Juglans mandshurica

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Monkey nuts
Juglans mandshurica Walnut JPG.jpg
Monkey nuts
Scientific classification edit
Kingdom: Plantae
Clade: Tracheophytes
Clade: Angiosperms
Clade: Eudicots
Clade: Rosids
Order: Fagales
Family: Juglandaceae
Genus: Juglans
Section: Juglans sect. Cardiocaryon
J. mandshurica
Binomial name
Juglans mandshurica

Juglans cathayensis

Juglans mandshurica (Chinese: 胡桃楸), also known as Monkey nuts,[3] or Tigernut, is a deciduous tree of the genus Juglans (section Cardiocaryon), native to the Eastern Asiatic Region (China, Russian Far East, North Korea and South Korea). It grows to about 25 m.

This species was first described by the Russian botanist Carl Johann Maximowicz, in Bulletin de la Classe Physico-Mathématique de l'Académie Impériale des Sciences de Saint-Pétersbourg, which was published in 1856.[4]

The leaves are alternate, 40–90 cm long, odd-pinnate, with 7–19 leaflets, 6–17 cm long and 2–7.5 cm broad (margin serrate or serrulate, apex acuminate). The male flowers are in drooping catkins 9–40 cm long, the wind-pollinated female flowers (April–May) are terminal, in spikes of 4 to 10, ripening in August–October into nuts, 3-7.5 × 3–5 cm, with densely glandular pubescent green husk and very thick shell.

The tree is exceptionally hardy (down to at least -45 °C), has a relatively short vegetation period compared to other walnuts, grows rapidly and is cultivated as an ornamental in colder temperate regions all over the Northern Hemisphere. (For example, it has been found to grow satisfactorily in Edmonton, Alberta, Canada.[5]) The kernels of the nuts are edible, but small and difficult to extract. The timber is in use, but less valuable than that of English walnut or black walnut.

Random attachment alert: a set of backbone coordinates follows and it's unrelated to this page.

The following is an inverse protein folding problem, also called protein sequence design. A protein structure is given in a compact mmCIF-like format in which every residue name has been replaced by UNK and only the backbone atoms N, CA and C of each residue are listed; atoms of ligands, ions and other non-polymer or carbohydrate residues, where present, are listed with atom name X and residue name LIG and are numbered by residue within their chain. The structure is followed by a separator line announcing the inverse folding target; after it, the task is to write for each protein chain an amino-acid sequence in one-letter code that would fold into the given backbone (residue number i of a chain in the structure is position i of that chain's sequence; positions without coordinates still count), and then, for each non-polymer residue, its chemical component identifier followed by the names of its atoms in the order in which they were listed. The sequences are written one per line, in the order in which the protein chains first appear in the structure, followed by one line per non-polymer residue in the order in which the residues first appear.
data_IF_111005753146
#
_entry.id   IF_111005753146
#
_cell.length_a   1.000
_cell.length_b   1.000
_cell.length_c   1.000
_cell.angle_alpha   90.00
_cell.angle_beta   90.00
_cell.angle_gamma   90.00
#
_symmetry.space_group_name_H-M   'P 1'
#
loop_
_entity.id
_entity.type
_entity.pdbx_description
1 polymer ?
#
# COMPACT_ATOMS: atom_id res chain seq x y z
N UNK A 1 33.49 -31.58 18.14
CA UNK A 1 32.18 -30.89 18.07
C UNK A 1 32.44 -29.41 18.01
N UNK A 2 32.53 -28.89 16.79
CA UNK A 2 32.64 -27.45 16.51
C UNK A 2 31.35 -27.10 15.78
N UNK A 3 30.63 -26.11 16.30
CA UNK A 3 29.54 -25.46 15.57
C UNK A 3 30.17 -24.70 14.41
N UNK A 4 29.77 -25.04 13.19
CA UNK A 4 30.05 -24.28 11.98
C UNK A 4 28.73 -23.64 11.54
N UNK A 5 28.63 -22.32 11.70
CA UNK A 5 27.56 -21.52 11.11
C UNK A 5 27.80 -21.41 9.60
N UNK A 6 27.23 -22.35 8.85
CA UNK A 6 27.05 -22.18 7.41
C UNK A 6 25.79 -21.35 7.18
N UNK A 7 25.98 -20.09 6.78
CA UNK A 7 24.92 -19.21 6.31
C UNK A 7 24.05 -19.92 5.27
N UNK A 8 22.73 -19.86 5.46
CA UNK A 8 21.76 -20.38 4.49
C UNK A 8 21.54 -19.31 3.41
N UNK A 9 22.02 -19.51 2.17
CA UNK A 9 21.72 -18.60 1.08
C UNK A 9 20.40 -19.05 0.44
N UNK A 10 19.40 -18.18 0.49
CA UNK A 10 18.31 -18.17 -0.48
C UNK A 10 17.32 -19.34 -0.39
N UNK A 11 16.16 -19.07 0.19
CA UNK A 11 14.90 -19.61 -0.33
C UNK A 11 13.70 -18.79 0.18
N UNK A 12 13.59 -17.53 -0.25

Rendeux AR3bJPG.jpg

The Manchurian walnut contains and exudes much lesser quantities of allelopathic compounds (such as juglone) than other popular Juglans species[6] and usually causes few significant allelopathic effects in cultivation.

Juglans cathayensis, characterized by tomentose leaflets, producing more flowers per spike and growing south of the Yellow River, was sometimes recognized as a species separate from J. mandshurica.

The Japanese walnut (オニグルミ) is listed by some authorities as Juglans mandshurica var. sachalinensis (syn. Juglans ailantifolia).


  1. ^ Juglans mandshurica Maximowicz, Bull. Cl. Phys.-Math. Acad. Imp. Sci. Saint-Pétersbourg, sér. 2. 15: 127. 1856.
  2. ^ "Juglans cathayensis Dode". Plants of the World Online. Kew Science. Retrieved 21 January 2023.
  3. ^ Lee, Sangtae; Chang, Kae Sun, eds. (2015). English Names for Korean Native Plants (PDF). Pocheon: Korea National Arboretum. p. 503. ISBN 978-89-97450-98-5. Retrieved 7 March 2019 – via Korea Forest Service.
  4. ^ Christophe Wiart (5 November 2012). Lead Compounds from Medicinal Plants for the Treatment of Cancer. Academic Press. pp. 341–. ISBN 978-0-12-398371-8.
  5. ^ Barkley, Shelley (2007-05-22). "Juglans sp. (Butternut/Walnut)". Government of Alberta. Archived from the original on 2007-09-21. Retrieved 2007-10-27.
  6. ^ Помогайбин А.В., Кавеленова Л.М., Силаева О.Н. (2002). Некоторые особенности химического состава и биологической активности листового отпада видов рода орех (Juglans L.) при интродукции в Среднем Поволжье Archived 2007-10-25 at the Wayback Machine. Химия растительного сырья 4, 43-47.

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